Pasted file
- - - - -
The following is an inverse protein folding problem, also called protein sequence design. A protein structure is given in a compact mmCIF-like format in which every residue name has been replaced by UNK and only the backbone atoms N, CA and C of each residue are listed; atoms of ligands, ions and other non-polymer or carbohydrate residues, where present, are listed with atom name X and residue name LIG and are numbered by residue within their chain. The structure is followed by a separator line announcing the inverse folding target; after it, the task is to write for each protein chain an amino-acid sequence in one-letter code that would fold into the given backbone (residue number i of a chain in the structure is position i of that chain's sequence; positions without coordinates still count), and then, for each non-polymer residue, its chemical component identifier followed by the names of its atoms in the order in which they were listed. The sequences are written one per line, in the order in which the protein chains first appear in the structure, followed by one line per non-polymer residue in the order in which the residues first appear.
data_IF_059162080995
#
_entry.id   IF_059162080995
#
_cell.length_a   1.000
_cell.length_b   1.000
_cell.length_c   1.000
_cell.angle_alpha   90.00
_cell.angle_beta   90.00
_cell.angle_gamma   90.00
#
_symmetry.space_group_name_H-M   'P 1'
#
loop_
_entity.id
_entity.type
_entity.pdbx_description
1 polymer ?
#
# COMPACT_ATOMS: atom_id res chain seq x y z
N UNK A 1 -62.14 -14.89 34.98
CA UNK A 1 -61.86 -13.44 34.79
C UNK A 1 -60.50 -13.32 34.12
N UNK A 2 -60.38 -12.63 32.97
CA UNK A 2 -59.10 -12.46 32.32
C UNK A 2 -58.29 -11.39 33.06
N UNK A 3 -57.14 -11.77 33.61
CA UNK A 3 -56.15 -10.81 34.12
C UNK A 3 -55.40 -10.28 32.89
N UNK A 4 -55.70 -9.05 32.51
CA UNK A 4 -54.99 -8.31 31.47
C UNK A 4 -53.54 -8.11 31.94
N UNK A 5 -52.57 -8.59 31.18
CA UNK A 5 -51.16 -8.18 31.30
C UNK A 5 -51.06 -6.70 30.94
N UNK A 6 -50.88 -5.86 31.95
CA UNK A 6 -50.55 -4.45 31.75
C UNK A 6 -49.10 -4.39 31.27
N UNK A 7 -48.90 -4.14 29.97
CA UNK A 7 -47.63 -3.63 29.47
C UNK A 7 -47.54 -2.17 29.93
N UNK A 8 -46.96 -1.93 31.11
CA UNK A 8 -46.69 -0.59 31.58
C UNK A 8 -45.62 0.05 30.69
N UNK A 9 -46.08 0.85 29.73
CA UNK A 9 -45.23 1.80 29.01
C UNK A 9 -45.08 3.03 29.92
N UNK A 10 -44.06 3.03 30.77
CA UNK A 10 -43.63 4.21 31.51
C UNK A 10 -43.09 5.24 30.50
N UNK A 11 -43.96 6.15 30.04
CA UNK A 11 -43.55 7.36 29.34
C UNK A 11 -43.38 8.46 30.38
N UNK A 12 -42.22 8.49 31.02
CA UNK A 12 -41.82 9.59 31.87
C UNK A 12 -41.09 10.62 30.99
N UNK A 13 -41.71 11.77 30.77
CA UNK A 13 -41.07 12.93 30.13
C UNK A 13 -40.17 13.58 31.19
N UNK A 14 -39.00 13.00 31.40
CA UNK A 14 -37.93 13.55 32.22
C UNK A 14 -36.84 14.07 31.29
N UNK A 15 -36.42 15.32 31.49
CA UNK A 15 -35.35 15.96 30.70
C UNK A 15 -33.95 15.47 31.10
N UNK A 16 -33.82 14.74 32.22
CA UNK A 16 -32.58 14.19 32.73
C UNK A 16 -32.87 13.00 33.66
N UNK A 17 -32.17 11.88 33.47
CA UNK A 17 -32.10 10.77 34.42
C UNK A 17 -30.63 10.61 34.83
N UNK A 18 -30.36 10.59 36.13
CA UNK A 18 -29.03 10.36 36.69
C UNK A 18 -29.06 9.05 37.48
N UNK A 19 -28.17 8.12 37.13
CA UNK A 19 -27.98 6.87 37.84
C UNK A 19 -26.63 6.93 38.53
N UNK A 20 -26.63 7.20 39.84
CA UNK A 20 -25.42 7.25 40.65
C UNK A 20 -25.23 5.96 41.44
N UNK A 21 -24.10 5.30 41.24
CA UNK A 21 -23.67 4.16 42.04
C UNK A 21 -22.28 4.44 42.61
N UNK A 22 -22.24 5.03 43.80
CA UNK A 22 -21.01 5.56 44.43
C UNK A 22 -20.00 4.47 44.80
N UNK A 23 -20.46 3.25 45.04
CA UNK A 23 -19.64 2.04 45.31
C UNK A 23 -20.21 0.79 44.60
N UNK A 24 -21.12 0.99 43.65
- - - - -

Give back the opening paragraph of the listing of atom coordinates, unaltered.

The following is an inverse protein folding problem, also called protein sequence design. A protein structure is given in a compact mmCIF-like format in which every residue name has been replaced by UNK and only the backbone atoms N, CA and C of each residue are listed; atoms of ligands, ions and other non-polymer or carbohydrate residues, where present, are listed with atom name X and residue name LIG and are numbered by residue within their chain. The structure is followed by a separator line announcing the inverse folding target; after it, the task is to write for each protein chain an amino-acid sequence in one-letter code that would fold into the given backbone (residue number i of a chain in the structure is position i of that chain's sequence; positions without coordinates still count), and then, for each non-polymer residue, its chemical component identifier followed by the names of its atoms in the order in which they were listed. The sequences are written one per line, in the order in which the protein chains first appear in the structure, followed by one line per non-polymer residue in the order in which the residues first appear.